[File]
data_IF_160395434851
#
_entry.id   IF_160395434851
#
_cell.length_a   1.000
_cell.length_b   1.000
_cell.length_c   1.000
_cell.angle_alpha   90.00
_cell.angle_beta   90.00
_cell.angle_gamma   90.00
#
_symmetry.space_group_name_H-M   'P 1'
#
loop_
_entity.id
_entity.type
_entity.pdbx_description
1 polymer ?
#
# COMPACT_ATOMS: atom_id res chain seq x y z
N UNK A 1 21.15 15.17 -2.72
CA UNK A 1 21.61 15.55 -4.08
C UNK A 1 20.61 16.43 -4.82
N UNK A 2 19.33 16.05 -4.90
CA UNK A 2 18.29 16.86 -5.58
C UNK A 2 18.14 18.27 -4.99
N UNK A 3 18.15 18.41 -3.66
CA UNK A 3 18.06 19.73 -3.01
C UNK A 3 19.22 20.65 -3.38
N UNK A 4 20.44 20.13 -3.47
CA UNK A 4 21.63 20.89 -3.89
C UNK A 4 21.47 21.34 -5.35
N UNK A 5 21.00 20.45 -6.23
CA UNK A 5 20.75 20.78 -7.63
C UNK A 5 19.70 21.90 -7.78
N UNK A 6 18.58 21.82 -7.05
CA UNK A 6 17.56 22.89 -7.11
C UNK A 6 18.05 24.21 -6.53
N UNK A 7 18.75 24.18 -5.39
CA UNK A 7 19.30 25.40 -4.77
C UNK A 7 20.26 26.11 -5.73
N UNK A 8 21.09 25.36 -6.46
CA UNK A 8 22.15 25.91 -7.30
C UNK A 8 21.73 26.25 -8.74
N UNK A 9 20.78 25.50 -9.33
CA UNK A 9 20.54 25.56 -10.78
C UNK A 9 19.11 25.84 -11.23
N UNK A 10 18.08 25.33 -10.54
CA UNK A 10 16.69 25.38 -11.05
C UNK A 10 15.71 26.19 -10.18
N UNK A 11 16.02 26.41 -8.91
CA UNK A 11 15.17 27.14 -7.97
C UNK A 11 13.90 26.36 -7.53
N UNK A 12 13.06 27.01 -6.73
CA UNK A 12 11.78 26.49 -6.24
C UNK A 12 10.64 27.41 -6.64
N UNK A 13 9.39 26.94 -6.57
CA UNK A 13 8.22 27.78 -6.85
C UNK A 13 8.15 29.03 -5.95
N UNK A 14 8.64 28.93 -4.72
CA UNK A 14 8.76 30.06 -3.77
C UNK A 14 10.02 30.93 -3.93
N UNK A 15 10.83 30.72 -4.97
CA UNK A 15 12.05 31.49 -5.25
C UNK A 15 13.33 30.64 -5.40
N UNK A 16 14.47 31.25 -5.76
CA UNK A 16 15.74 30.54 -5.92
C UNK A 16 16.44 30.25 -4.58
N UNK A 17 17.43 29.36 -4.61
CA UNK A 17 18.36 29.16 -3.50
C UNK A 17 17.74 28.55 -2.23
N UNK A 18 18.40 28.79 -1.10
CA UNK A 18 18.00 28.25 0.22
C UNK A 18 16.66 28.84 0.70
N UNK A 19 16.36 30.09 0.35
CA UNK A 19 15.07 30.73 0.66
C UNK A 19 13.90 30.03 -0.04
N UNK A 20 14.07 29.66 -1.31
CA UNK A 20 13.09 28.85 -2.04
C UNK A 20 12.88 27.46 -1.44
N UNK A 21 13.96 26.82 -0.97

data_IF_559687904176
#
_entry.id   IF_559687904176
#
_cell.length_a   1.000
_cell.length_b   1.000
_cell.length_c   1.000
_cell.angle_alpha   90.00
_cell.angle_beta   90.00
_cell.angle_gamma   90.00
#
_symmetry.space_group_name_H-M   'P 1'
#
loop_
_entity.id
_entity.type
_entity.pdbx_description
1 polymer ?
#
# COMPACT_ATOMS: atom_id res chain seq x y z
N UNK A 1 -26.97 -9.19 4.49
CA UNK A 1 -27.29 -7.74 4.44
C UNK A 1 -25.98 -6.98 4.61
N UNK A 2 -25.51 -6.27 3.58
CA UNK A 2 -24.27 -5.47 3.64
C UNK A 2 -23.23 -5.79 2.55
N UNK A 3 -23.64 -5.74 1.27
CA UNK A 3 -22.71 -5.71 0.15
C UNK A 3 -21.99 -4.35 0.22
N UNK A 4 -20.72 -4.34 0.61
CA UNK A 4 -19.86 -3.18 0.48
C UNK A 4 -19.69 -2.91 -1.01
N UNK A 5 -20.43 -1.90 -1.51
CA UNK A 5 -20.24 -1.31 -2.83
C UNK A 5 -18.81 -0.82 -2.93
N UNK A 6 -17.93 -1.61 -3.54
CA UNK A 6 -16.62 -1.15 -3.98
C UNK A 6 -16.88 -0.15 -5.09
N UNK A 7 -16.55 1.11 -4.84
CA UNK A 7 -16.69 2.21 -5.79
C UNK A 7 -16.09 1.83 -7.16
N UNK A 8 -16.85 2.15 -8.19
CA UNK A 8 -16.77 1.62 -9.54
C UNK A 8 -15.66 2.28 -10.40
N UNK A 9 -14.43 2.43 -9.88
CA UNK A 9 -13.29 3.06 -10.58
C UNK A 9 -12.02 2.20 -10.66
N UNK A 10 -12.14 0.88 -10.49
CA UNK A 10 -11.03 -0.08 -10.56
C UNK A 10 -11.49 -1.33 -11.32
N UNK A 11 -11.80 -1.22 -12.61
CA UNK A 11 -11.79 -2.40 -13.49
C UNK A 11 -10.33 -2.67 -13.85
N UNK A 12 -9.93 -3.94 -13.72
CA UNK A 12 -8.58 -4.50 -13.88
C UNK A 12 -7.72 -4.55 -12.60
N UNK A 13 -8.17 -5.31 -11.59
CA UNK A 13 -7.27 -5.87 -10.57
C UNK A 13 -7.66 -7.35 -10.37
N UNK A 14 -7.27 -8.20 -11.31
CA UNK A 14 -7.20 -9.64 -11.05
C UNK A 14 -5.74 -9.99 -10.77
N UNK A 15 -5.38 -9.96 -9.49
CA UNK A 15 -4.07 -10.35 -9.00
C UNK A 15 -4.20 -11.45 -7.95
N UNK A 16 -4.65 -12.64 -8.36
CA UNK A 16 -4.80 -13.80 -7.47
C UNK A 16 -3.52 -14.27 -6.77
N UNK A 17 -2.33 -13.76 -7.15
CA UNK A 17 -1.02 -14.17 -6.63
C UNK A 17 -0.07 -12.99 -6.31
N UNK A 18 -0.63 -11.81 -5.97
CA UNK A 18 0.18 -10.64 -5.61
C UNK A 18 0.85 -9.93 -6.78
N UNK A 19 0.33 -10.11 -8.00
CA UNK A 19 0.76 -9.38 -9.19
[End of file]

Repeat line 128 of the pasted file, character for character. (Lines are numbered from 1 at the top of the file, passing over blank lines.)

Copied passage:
C UNK A 9 -12.02 2.20 -10.66